Tuesday, March 23, 2010

about a boy

Daniel is four. He's in preschool now, and is such a nice boy, it's unbelievable. I'm his mother so it's my job to think he's the best thing evah, but when OTHER mums tell me how great he is,I think maybe I'm not so biased after all. Maybe he IS an amazing kid! He's sitting next to me right now, having some quality time with the dvd player. V educational, Dr Seuss is. Ahem.

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For whatever reason (I don't know, maybe it's becasue he's FOUR) he's now learning the finer details on Being A Boy. Unfortunately, these lessons are coming to him thanks to the insecurities of parents who think that allowing boys to to experience and enjoy whatthefuck they want even if it's pink or has ribbons and bows will make them gay, and Daniel has started sprouting propoganda like "Pink isn't for boys, it's for girls. I don't like pink" when pink has long long LONG been his favorite colour, and "The Fairies is for girls", which sucks because I took him to The Fairies show last year and he lost his mind with love for the show.

at the show

Daniel wanted a pink sparkle balloon that day too, and the girl selling them looked at me with concern and sidemouth whispered "Is that okay?". Yes. It is. Except now, and probably forever, he's all "ew, pink is for GIRLS, and so is bling. Ptooey, yech, etc".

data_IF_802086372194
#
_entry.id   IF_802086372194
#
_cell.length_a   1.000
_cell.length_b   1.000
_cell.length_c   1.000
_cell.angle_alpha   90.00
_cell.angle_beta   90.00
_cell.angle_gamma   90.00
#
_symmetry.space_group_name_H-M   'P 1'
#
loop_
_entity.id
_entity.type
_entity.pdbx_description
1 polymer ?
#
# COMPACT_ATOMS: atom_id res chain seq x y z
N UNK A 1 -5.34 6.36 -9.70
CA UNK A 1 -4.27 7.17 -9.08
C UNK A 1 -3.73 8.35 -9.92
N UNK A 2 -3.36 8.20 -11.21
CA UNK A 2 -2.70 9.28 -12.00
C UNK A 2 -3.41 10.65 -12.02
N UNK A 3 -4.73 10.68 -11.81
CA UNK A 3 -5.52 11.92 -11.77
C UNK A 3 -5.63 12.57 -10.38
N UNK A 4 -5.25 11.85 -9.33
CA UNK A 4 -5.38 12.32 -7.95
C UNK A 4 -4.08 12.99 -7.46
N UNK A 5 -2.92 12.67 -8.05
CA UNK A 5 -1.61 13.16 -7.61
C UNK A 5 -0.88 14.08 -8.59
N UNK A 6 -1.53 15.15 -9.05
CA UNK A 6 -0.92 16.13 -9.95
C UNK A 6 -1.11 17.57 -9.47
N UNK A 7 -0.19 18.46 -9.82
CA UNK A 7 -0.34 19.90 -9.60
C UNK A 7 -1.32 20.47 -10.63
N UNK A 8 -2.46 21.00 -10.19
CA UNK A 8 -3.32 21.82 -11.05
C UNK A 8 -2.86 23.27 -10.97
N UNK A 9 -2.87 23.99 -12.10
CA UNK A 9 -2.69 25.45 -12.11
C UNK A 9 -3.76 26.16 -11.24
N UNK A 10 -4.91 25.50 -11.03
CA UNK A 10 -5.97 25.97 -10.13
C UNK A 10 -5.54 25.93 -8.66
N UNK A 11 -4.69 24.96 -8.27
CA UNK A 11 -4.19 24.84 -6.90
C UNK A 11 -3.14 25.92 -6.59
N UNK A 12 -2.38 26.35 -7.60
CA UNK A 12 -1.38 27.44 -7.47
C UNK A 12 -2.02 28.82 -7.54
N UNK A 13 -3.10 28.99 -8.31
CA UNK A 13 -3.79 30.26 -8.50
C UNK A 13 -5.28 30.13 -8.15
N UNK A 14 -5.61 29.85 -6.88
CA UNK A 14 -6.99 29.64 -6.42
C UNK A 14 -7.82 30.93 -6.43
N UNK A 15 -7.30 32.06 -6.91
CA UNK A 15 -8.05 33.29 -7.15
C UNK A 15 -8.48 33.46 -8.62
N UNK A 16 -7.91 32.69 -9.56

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On the more traditional macho side, he LOVES Thomas the Tank Engine, and so does my friend's little girl. So there. Daniel gets up at night yelling "THOMAS!" in his sleep, and reports Thomas dreams pretty much every morning. Can we say "obsessed?" Or maybe it's just "four". Or, "boy". Or "Jury's still out on that gay thing".

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He starts school in first term next year, so in January 2011, and is enrolled in a small Catholic school up the road from where we live. I'm not Catholic (anymore) but I'd like Daniel to have a start point for any spiritual journey he may wish to take.

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His father's presence in his life is still sporadic, which makes things easy for me on the one hand, and harder on the other because it's screwing with Daniel already, and that makes my heart hurt.

On Daniel's birthday, Strep showed up at the front door after seven (S.E.V.E.N) months of no contact at all. Daniel ran around like an excited puppy, and I've never before or since seen such a show of (awesome, am weepy writing about it a whole three months later) Look At Me! as a thin disguise for what it was: Please Love Me.